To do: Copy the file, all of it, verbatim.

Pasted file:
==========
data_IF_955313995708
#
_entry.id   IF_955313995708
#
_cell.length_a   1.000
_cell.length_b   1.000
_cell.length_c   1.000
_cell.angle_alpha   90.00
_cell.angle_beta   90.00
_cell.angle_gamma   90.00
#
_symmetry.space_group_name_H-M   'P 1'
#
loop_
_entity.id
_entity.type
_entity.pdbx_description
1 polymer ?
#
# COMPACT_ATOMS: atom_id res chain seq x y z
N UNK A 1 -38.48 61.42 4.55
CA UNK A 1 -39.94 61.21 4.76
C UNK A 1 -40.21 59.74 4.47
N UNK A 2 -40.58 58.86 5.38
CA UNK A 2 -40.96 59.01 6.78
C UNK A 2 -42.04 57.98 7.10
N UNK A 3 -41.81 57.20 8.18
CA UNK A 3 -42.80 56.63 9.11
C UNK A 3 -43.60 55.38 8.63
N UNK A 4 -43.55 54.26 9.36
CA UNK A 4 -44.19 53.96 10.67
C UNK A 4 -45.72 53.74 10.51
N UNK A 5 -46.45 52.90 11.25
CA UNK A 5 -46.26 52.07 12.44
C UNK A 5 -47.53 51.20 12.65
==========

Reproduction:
data_IF_955313995708
#
_entry.id   IF_955313995708
#
_cell.length_a   1.000
_cell.length_b   1.000
_cell.length_c   1.000
_cell.angle_alpha   90.00
_cell.angle_beta   90.00
_cell.angle_gamma   90.00
#
_symmetry.space_group_name_H-M   'P 1'
#
loop_
_entity.id
_entity.type
_entity.pdbx_description
1 polymer ?
#
# COMPACT_ATOMS: atom_id res chain seq x y z
N UNK A 1 -38.48 61.42 4.55
CA UNK A 1 -39.94 61.21 4.76
C UNK A 1 -40.21 59.74 4.47
N UNK A 2 -40.58 58.86 5.38
CA UNK A 2 -40.96 59.01 6.78
C UNK A 2 -42.04 57.98 7.10
N UNK A 3 -41.81 57.20 8.18
CA UNK A 3 -42.80 56.63 9.11
C UNK A 3 -43.60 55.38 8.63
N UNK A 4 -43.55 54.26 9.36
CA UNK A 4 -44.19 53.96 10.67
C UNK A 4 -45.72 53.74 10.51
N UNK A 5 -46.45 52.90 11.25
CA UNK A 5 -46.26 52.07 12.44
C UNK A 5 -47.53 51.20 12.65